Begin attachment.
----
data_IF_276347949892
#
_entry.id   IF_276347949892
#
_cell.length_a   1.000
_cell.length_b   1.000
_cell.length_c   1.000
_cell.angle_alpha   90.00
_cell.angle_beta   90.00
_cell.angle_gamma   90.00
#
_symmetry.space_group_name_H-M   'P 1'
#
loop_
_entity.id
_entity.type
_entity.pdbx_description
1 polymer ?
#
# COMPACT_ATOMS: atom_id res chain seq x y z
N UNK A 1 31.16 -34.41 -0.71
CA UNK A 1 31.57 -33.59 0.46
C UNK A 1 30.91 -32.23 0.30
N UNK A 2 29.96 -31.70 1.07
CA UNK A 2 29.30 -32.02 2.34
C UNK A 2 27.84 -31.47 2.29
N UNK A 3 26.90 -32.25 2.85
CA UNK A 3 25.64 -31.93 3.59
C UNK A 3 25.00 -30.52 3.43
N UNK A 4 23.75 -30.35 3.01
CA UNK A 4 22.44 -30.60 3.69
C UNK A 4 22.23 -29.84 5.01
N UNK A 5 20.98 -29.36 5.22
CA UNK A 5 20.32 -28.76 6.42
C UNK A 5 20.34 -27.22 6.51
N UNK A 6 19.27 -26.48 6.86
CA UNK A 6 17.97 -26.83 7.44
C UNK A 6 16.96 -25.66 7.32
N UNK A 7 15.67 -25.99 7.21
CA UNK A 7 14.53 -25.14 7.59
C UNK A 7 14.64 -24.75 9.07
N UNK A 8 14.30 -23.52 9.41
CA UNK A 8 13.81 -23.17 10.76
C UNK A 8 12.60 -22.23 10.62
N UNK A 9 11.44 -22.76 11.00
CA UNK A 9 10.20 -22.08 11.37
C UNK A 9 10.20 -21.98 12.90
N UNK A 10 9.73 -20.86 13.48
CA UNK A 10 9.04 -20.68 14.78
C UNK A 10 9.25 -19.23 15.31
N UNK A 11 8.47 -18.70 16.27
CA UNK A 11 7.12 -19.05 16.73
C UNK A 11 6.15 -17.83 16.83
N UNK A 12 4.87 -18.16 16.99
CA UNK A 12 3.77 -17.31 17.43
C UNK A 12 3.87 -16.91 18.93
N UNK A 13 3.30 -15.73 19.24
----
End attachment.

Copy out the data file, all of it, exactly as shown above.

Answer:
data_IF_276347949892
#
_entry.id   IF_276347949892
#
_cell.length_a   1.000
_cell.length_b   1.000
_cell.length_c   1.000
_cell.angle_alpha   90.00
_cell.angle_beta   90.00
_cell.angle_gamma   90.00
#
_symmetry.space_group_name_H-M   'P 1'
#
loop_
_entity.id
_entity.type
_entity.pdbx_description
1 polymer ?
#
# COMPACT_ATOMS: atom_id res chain seq x y z
N UNK A 1 31.16 -34.41 -0.71
CA UNK A 1 31.57 -33.59 0.46
C UNK A 1 30.91 -32.23 0.30
N UNK A 2 29.96 -31.70 1.07
CA UNK A 2 29.30 -32.02 2.34
C UNK A 2 27.84 -31.47 2.29
N UNK A 3 26.90 -32.25 2.85
CA UNK A 3 25.64 -31.93 3.59
C UNK A 3 25.00 -30.52 3.43
N UNK A 4 23.75 -30.35 3.01
CA UNK A 4 22.44 -30.60 3.69
C UNK A 4 22.23 -29.84 5.01
N UNK A 5 20.98 -29.36 5.22
CA UNK A 5 20.32 -28.76 6.42
C UNK A 5 20.34 -27.22 6.51
N UNK A 6 19.27 -26.48 6.86
CA UNK A 6 17.97 -26.83 7.44
C UNK A 6 16.96 -25.66 7.32
N UNK A 7 15.67 -25.99 7.21
CA UNK A 7 14.53 -25.14 7.59
C UNK A 7 14.64 -24.75 9.07
N UNK A 8 14.30 -23.52 9.41
CA UNK A 8 13.81 -23.17 10.76
C UNK A 8 12.60 -22.23 10.62
N UNK A 9 11.44 -22.76 11.00
CA UNK A 9 10.20 -22.08 11.37
C UNK A 9 10.20 -21.98 12.90
N UNK A 10 9.73 -20.86 13.48
CA UNK A 10 9.04 -20.68 14.78
C UNK A 10 9.25 -19.23 15.31
N UNK A 11 8.47 -18.70 16.27
CA UNK A 11 7.12 -19.05 16.73
C UNK A 11 6.15 -17.83 16.83
N UNK A 12 4.87 -18.16 16.99
CA UNK A 12 3.77 -17.31 17.43
C UNK A 12 3.87 -16.91 18.93
N UNK A 13 3.30 -15.73 19.24